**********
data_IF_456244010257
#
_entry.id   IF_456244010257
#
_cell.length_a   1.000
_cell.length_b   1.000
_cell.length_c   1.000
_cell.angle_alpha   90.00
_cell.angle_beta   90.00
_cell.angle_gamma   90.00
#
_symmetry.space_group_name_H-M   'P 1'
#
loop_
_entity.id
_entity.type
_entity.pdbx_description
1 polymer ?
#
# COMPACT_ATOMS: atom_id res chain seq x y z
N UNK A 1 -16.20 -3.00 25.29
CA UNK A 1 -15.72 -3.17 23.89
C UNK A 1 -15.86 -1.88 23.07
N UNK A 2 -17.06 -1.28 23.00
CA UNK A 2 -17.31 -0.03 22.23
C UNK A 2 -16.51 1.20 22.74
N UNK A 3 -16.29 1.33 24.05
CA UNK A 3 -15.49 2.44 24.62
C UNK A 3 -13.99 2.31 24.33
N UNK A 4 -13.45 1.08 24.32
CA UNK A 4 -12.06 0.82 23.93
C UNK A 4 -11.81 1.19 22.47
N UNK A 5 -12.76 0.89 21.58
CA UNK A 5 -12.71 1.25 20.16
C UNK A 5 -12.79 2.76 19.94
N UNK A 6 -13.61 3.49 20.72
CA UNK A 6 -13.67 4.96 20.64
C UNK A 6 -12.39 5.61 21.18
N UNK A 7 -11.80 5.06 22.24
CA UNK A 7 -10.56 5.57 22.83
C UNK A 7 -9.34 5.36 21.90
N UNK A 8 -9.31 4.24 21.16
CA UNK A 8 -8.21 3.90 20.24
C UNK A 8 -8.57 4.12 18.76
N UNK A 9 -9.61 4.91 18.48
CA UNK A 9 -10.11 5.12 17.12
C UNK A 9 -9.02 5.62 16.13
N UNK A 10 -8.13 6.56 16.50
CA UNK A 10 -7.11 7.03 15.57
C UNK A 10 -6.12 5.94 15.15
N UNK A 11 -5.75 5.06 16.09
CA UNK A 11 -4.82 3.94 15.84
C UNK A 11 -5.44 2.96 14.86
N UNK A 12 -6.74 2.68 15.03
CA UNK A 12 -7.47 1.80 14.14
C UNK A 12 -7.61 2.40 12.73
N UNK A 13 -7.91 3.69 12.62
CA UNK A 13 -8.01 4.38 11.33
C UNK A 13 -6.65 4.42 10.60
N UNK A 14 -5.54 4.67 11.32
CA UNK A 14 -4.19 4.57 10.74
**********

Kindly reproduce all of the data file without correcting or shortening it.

data_IF_456244010257
#
_entry.id   IF_456244010257
#
_cell.length_a   1.000
_cell.length_b   1.000
_cell.length_c   1.000
_cell.angle_alpha   90.00
_cell.angle_beta   90.00
_cell.angle_gamma   90.00
#
_symmetry.space_group_name_H-M   'P 1'
#
loop_
_entity.id
_entity.type
_entity.pdbx_description
1 polymer ?
#
# COMPACT_ATOMS: atom_id res chain seq x y z
N UNK A 1 -16.20 -3.00 25.29
CA UNK A 1 -15.72 -3.17 23.89
C UNK A 1 -15.86 -1.88 23.07
N UNK A 2 -17.06 -1.28 23.00
CA UNK A 2 -17.31 -0.03 22.23
C UNK A 2 -16.51 1.20 22.74
N UNK A 3 -16.29 1.33 24.05
CA UNK A 3 -15.49 2.44 24.62
C UNK A 3 -13.99 2.31 24.33
N UNK A 4 -13.45 1.08 24.32
CA UNK A 4 -12.06 0.82 23.93
C UNK A 4 -11.81 1.19 22.47
N UNK A 5 -12.76 0.89 21.58
CA UNK A 5 -12.71 1.25 20.16
C UNK A 5 -12.79 2.76 19.94
N UNK A 6 -13.61 3.49 20.72
CA UNK A 6 -13.67 4.96 20.64
C UNK A 6 -12.39 5.61 21.18
N UNK A 7 -11.80 5.06 22.24
CA UNK A 7 -10.56 5.57 22.83
C UNK A 7 -9.34 5.36 21.90
N UNK A 8 -9.31 4.24 21.16
CA UNK A 8 -8.21 3.90 20.24
C UNK A 8 -8.57 4.12 18.76
N UNK A 9 -9.61 4.91 18.48
CA UNK A 9 -10.11 5.12 17.12
C UNK A 9 -9.02 5.62 16.13
N UNK A 10 -8.13 6.56 16.50
CA UNK A 10 -7.11 7.03 15.57
C UNK A 10 -6.12 5.94 15.15
N UNK A 11 -5.75 5.06 16.09
CA UNK A 11 -4.82 3.94 15.84
C UNK A 11 -5.44 2.96 14.86
N UNK A 12 -6.74 2.68 15.03
CA UNK A 12 -7.47 1.80 14.14
C UNK A 12 -7.61 2.40 12.73
N UNK A 13 -7.91 3.69 12.62
CA UNK A 13 -8.01 4.38 11.33
C UNK A 13 -6.65 4.42 10.60
N UNK A 14 -5.54 4.67 11.32
CA UNK A 14 -4.19 4.57 10.74